No one knows why the congenital defect occurs more often now, but UNC School of Medicine scientists suspect that because of its rapid increase, environmental and either legitimate or illegitimate drug exposures may be responsible.
A report on the troubling finding appears in the June issue of the Journal of Perinatology, a professional journal, being published today (May 22).
UNC authors are Drs. Matthew M. Laughon, a fellow in neonatal-perinatal medicine; Carl Bose, professor of pediatrics and chief of neonatal-perinatal medicine; and Ann Heerens, a former fellow now with the Pediatrix Medical Group of Roanoke, Va.. Others are Dr. Robert Meyer and Alison Wall of the N.C. State Center for Health Statistics in Raleigh, Dr. Eduardo Otero of the Broward General Medical Center in Ft. Lauderdale, Fla., and Dr. Reese Clark of the Pediatrix Medical Group in Sunrise, Fla.
"We decided to do this study because we seemed to be getting a lot of referrals to our Center for Maternal and Infant Health of mothers whose babies were born with gastroschisis," Laughon said. "This is an important problem because the mortality rate for these children is somewhere between 3 percent and 8 percent. Pediatric surgeons replace the intestines during surgery, but since they don't work well at first, it takes babies a long time to recover, and many of them will spend an average of 30 to 40 days in the hospital."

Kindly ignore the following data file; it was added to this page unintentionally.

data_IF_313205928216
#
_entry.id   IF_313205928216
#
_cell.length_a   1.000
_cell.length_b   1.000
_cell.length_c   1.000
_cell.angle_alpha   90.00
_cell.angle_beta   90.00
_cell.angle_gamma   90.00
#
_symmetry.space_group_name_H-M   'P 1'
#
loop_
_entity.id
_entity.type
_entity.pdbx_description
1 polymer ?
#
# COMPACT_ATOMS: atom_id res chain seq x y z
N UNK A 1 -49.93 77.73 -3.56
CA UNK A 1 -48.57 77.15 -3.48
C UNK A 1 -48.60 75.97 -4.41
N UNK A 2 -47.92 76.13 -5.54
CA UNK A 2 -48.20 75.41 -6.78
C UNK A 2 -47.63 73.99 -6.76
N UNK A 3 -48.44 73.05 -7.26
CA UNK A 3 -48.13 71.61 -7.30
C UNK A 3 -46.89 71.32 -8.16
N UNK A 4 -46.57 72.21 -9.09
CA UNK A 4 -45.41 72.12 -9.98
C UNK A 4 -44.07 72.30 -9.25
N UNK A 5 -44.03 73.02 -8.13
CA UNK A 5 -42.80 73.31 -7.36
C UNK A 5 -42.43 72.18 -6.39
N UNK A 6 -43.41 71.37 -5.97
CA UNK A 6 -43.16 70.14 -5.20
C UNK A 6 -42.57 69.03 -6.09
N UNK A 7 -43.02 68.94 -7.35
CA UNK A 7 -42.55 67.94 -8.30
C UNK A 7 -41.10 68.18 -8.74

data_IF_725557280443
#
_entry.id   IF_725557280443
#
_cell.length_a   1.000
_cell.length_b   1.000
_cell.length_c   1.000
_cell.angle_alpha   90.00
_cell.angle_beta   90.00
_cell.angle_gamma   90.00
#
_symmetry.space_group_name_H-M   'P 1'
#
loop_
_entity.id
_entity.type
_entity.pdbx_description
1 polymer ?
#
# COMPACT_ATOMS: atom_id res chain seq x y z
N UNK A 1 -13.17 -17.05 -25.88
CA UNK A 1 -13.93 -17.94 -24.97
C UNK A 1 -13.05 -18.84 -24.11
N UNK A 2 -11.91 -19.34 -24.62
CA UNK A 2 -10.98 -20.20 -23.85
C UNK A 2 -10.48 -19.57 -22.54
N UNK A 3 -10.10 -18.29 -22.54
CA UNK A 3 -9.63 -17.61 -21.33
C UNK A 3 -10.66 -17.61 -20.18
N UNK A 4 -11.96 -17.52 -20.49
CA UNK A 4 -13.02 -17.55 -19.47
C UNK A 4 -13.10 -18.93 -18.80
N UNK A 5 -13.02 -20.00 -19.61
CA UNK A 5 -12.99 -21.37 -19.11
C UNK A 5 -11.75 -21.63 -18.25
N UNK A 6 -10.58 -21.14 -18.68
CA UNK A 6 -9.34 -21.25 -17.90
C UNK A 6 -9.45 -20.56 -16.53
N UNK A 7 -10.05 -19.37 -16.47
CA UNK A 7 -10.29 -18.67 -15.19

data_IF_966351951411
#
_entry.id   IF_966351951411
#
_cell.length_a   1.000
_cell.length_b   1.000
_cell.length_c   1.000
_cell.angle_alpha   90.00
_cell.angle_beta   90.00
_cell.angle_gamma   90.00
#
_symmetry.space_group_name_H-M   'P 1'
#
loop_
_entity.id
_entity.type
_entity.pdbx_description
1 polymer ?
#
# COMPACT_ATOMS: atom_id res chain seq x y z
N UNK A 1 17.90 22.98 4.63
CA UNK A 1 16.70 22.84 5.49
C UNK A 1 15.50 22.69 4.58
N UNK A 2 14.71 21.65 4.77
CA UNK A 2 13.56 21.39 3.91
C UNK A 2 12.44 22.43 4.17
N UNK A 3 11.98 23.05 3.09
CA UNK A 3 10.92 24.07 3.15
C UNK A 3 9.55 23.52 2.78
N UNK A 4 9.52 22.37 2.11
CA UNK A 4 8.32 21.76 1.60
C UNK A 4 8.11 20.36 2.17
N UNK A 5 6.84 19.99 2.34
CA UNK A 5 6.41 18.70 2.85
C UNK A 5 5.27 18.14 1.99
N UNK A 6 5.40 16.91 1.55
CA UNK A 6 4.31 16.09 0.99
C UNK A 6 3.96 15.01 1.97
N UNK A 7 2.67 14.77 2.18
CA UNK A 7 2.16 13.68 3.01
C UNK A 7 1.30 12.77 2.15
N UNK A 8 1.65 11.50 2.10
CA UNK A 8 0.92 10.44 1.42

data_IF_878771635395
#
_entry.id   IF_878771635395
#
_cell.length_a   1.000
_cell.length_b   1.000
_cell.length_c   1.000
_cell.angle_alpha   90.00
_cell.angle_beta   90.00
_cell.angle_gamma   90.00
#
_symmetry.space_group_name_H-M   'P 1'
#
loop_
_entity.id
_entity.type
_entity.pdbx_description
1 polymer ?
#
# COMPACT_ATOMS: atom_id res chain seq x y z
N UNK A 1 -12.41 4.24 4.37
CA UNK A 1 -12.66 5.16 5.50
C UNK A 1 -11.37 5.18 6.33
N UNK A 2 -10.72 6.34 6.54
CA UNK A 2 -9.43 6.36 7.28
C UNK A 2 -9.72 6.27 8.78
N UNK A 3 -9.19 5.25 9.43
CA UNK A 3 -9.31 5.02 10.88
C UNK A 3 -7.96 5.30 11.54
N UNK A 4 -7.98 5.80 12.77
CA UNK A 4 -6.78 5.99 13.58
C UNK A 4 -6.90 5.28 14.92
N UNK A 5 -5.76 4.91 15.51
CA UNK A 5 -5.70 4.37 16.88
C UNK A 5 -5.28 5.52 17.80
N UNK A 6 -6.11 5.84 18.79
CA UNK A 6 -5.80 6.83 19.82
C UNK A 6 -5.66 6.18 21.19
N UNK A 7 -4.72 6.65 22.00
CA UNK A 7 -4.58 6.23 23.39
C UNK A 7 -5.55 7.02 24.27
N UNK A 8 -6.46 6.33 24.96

The UNC doctors and their colleagues decided to analyze medical information from two large databases, one for North Carolina births and the other for patients across the nation to learn if the incidence of the ailment had changed in
Contact: David Williamson
University of North Carolina at Chapel Hill